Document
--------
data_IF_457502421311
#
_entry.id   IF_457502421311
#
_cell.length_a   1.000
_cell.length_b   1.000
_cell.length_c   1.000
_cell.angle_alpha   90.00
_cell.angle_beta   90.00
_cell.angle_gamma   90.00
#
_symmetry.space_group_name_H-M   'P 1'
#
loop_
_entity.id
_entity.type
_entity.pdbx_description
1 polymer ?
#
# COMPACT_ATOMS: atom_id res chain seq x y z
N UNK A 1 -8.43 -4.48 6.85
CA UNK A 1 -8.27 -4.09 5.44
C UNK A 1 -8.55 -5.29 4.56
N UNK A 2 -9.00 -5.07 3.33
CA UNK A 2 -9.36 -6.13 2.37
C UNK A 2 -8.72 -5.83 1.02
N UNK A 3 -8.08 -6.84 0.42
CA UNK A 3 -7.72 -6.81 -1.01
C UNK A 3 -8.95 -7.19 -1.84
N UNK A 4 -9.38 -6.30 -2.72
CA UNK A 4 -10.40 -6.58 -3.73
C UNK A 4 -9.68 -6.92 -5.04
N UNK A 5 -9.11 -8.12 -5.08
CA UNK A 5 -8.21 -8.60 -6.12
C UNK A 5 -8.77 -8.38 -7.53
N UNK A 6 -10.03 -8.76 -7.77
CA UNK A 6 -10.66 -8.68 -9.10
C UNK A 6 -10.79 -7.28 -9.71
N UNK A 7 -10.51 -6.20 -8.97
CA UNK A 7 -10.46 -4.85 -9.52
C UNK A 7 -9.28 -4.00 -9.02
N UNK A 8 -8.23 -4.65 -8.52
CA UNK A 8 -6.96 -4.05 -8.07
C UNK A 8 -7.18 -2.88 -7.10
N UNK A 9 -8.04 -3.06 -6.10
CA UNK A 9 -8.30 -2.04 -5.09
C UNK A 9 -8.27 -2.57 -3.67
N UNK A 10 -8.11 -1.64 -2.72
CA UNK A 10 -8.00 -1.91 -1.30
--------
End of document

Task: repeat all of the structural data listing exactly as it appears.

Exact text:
data_IF_457502421311
#
_entry.id   IF_457502421311
#
_cell.length_a   1.000
_cell.length_b   1.000
_cell.length_c   1.000
_cell.angle_alpha   90.00
_cell.angle_beta   90.00
_cell.angle_gamma   90.00
#
_symmetry.space_group_name_H-M   'P 1'
#
loop_
_entity.id
_entity.type
_entity.pdbx_description
1 polymer ?
#
# COMPACT_ATOMS: atom_id res chain seq x y z
N UNK A 1 -8.43 -4.48 6.85
CA UNK A 1 -8.27 -4.09 5.44
C UNK A 1 -8.55 -5.29 4.56
N UNK A 2 -9.00 -5.07 3.33
CA UNK A 2 -9.36 -6.13 2.37
C UNK A 2 -8.72 -5.83 1.02
N UNK A 3 -8.08 -6.84 0.42
CA UNK A 3 -7.72 -6.81 -1.01
C UNK A 3 -8.95 -7.19 -1.84
N UNK A 4 -9.38 -6.30 -2.72
CA UNK A 4 -10.40 -6.58 -3.73
C UNK A 4 -9.68 -6.92 -5.04
N UNK A 5 -9.11 -8.12 -5.08
CA UNK A 5 -8.21 -8.60 -6.12
C UNK A 5 -8.77 -8.38 -7.53
N UNK A 6 -10.03 -8.76 -7.77
CA UNK A 6 -10.66 -8.68 -9.10
C UNK A 6 -10.79 -7.28 -9.71
N UNK A 7 -10.51 -6.20 -8.97
CA UNK A 7 -10.46 -4.85 -9.52
C UNK A 7 -9.28 -4.00 -9.02
N UNK A 8 -8.23 -4.65 -8.52
CA UNK A 8 -6.96 -4.05 -8.07
C UNK A 8 -7.18 -2.88 -7.10
N UNK A 9 -8.04 -3.06 -6.10
CA UNK A 9 -8.30 -2.04 -5.09
C UNK A 9 -8.27 -2.57 -3.67
N UNK A 10 -8.11 -1.64 -2.72
CA UNK A 10 -8.00 -1.91 -1.30